Tiger By The Tail

Well, well, well, the Chinese economy is experiencing inflation. Overall consumer prices rose by 3.6 percent in March 2012, year-over-year, including an upsurge in food prices of 7.5 percent. Even the prices of venerable Chinese herbal medicines took an upward leap of 8.3 percent. According to a CNNMoney report, inflation is “the price of prosperity.” The report goes on to fatuously instruct us, “While inflation poses challenges for consumers, it is the byproduct of one of the most robust economies in the world.” A comparison of China’s 9.2 percent real GDP growth in 2011 with the paltry 1.2 percent growth rate for U.S. real GDP in the same year is thrown in as supposed proof of this statement.

But this is utter nonsense and one of the most deeply entrenched myths in both academic economics and media commentary. Basic economic theory demonstrates that “economic growth,” which is nothing but  an increase in the supplies of various goods and services, is in and of itself deflationary. An increase in the supply of any good (or service), with the supply of money and all other factors fixed, results in a fall in its price and a growth in its sales, as the excess supply of the good drives the equilibrium price down and expands the quantity demanded. This irrefutable economic truth has been illustrated time and again since the late 1970s by sharp declines in the prices of items like personal computers, video game systems, HDTVs, digital cameras, and cell phones and of (uninsured) medical procedures like Lasik eye surgery and cosmetic surgery. Furthermore, this fall in prices has not caused stagnation in these industries but has instead coincided with their rapid expansion. I have explained this phenomenon of  “growth deflation” in more depth elsewhere.

What then is the cause of the accelerating Chinese inflation? We need look no further than the money supply. The broad measure of the Chinese money supply, M2, which includes currency in circulation and all bank deposits, increased by 13.6 percent in 2011, although the People’s Bank of China had targeted a 16 percent increase. The PBOC has announced that it will set the money supply growth rate at 14 percent for 2012. This inflation targeting policy, so beloved by contemporary macroeconomists, augurs more rapid price inflation for Chinese consumers for years to come. More important,  China’s long-standing super-loose monetary policy means that inflationary credit expansion has fueled a great part of the rapid growth of the Chinese economy, which is therefore unsustainable and doomed to collapse. Indeed, the pace of Chinese economic growth has already begun to falter in the last two quarters. In response, the PBOC has already cut reserve requirements twice in the last three months.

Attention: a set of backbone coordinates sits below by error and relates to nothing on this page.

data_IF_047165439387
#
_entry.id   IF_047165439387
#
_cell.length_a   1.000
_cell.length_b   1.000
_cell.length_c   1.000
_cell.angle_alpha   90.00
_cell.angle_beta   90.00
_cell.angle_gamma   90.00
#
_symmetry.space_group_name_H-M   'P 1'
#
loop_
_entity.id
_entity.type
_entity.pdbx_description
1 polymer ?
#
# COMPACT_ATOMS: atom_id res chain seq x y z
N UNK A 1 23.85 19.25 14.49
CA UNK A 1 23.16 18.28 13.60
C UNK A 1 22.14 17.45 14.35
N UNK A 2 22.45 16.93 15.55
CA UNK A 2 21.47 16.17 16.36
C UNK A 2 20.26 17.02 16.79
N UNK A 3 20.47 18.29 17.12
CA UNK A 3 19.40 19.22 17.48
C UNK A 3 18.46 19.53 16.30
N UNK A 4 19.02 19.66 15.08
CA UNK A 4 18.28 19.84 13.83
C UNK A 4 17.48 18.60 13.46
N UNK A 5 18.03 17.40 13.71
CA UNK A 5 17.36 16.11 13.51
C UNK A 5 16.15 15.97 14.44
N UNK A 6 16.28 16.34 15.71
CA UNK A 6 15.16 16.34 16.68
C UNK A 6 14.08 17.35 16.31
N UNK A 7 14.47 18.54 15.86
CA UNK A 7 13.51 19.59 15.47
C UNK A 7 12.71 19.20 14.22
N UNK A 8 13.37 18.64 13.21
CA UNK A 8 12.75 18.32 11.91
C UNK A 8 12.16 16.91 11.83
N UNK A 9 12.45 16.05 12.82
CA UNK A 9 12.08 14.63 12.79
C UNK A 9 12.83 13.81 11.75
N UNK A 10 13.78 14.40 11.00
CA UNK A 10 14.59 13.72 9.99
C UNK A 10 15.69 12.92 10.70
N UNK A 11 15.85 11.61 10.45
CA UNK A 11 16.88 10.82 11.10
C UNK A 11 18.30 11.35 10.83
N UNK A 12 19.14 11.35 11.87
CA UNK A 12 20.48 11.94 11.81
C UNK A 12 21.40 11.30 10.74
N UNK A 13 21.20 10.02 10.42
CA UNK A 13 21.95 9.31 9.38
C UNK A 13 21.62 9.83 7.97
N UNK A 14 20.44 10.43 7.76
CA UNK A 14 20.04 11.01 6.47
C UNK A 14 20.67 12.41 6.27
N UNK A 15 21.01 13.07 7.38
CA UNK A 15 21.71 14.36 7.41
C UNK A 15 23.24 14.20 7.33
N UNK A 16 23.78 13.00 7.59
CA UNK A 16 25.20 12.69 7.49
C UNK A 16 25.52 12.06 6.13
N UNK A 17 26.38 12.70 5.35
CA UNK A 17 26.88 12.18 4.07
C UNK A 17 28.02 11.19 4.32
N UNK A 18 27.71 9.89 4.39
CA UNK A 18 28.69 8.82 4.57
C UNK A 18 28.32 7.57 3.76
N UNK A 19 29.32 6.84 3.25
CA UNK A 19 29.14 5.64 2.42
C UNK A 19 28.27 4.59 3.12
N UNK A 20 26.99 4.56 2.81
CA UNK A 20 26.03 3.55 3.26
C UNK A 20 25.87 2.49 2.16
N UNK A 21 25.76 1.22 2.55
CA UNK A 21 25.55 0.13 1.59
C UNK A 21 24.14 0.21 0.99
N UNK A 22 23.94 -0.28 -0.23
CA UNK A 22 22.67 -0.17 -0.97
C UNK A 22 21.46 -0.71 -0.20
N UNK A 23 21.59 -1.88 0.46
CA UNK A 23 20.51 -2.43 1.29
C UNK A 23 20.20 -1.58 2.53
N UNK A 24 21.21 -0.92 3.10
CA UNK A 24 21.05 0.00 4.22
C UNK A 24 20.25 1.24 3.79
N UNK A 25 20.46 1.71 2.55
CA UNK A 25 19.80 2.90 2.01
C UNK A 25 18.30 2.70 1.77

Having allowed the inflation tiger out of its cage, the Chinese government is now desperately hanging on to its tail. It must either cage the tiger forthwith  and confront the damage it has already wreaked in the form of a collapse in its economic growth rate; or it must inevitably lose its grip and permit its burgeoning market economy to be devoured by the beast in an inflationary breakdown and reimposition of direct controls.


  1. If the Chinese govenment no longer wishes to import U.S. inflation, all it needs to do is cut the peg and allow the RMB to apreciate to its purchasing power parity with the USD. This would quickly put an end to its huge current account deficit and concomitant capital account surplus. Yes, one of the costs of this would be that the value of its massive U.S. dollar reserves would fall, but the Chinese cannot use these reserves at their current value now anyway without precipitating a decline in their value. But their accumulation of dollar reserves cannot go on indefinitely and at some point the Chinese government must succumb to the economic pressure to appreciate and sustain even greater foreign exchange losses than they would by allowing their currency to float forthwith. But all this is beside the point. the Chinese are not caught on the horns of a “trilemma”; they love and want monetary inflation now more than ever to keep pumping up their growth rate, lest the Chinese “economic miracle” come to an end, which it will in any case.